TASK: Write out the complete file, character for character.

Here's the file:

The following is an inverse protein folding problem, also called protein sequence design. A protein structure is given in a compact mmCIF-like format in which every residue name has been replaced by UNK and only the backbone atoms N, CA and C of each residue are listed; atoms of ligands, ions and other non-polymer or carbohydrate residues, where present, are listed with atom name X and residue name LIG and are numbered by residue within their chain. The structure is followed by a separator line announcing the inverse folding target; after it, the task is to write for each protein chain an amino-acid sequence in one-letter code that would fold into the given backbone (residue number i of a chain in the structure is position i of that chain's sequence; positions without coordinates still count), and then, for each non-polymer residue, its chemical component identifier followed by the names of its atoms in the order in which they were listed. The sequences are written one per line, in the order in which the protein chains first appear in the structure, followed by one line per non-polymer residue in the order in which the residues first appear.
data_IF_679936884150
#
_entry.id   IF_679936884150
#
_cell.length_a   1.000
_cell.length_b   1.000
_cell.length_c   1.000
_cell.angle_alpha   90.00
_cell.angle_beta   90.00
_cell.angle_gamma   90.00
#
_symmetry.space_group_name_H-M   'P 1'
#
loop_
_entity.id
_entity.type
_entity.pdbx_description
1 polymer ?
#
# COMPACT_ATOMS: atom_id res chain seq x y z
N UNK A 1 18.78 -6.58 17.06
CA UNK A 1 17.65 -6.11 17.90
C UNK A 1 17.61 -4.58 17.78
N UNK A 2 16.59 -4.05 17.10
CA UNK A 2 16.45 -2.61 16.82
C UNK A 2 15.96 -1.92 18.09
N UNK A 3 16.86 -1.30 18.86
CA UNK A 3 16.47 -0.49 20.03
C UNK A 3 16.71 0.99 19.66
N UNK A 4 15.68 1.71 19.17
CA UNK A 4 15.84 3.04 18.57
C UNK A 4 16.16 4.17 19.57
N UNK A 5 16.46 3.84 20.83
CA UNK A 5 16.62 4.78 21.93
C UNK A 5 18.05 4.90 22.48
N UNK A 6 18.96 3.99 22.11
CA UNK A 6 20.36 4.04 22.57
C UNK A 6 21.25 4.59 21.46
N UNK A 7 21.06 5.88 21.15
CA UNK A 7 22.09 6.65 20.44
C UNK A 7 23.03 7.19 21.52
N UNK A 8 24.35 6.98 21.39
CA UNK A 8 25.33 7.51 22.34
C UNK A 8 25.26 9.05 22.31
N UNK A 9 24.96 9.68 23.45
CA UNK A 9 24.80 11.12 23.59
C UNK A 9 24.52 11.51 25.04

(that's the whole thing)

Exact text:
The following is an inverse protein folding problem, also called protein sequence design. A protein structure is given in a compact mmCIF-like format in which every residue name has been replaced by UNK and only the backbone atoms N, CA and C of each residue are listed; atoms of ligands, ions and other non-polymer or carbohydrate residues, where present, are listed with atom name X and residue name LIG and are numbered by residue within their chain. The structure is followed by a separator line announcing the inverse folding target; after it, the task is to write for each protein chain an amino-acid sequence in one-letter code that would fold into the given backbone (residue number i of a chain in the structure is position i of that chain's sequence; positions without coordinates still count), and then, for each non-polymer residue, its chemical component identifier followed by the names of its atoms in the order in which they were listed. The sequences are written one per line, in the order in which the protein chains first appear in the structure, followed by one line per non-polymer residue in the order in which the residues first appear.
data_IF_679936884150
#
_entry.id   IF_679936884150
#
_cell.length_a   1.000
_cell.length_b   1.000
_cell.length_c   1.000
_cell.angle_alpha   90.00
_cell.angle_beta   90.00
_cell.angle_gamma   90.00
#
_symmetry.space_group_name_H-M   'P 1'
#
loop_
_entity.id
_entity.type
_entity.pdbx_description
1 polymer ?
#
# COMPACT_ATOMS: atom_id res chain seq x y z
N UNK A 1 18.78 -6.58 17.06
CA UNK A 1 17.65 -6.11 17.90
C UNK A 1 17.61 -4.58 17.78
N UNK A 2 16.59 -4.05 17.10
CA UNK A 2 16.45 -2.61 16.82
C UNK A 2 15.96 -1.92 18.09
N UNK A 3 16.86 -1.30 18.86
CA UNK A 3 16.47 -0.49 20.03
C UNK A 3 16.71 0.99 19.66
N UNK A 4 15.68 1.71 19.17
CA UNK A 4 15.84 3.04 18.57
C UNK A 4 16.16 4.17 19.57
N UNK A 5 16.46 3.84 20.83
CA UNK A 5 16.62 4.78 21.93
C UNK A 5 18.05 4.90 22.48
N UNK A 6 18.96 3.99 22.11
CA UNK A 6 20.36 4.04 22.57
C UNK A 6 21.25 4.59 21.46
N UNK A 7 21.06 5.88 21.15
CA UNK A 7 22.09 6.65 20.44
C UNK A 7 23.03 7.19 21.52
N UNK A 8 24.35 6.98 21.39
CA UNK A 8 25.33 7.51 22.34
C UNK A 8 25.26 9.05 22.31
N UNK A 9 24.96 9.68 23.45
CA UNK A 9 24.80 11.12 23.59
C UNK A 9 24.52 11.51 25.04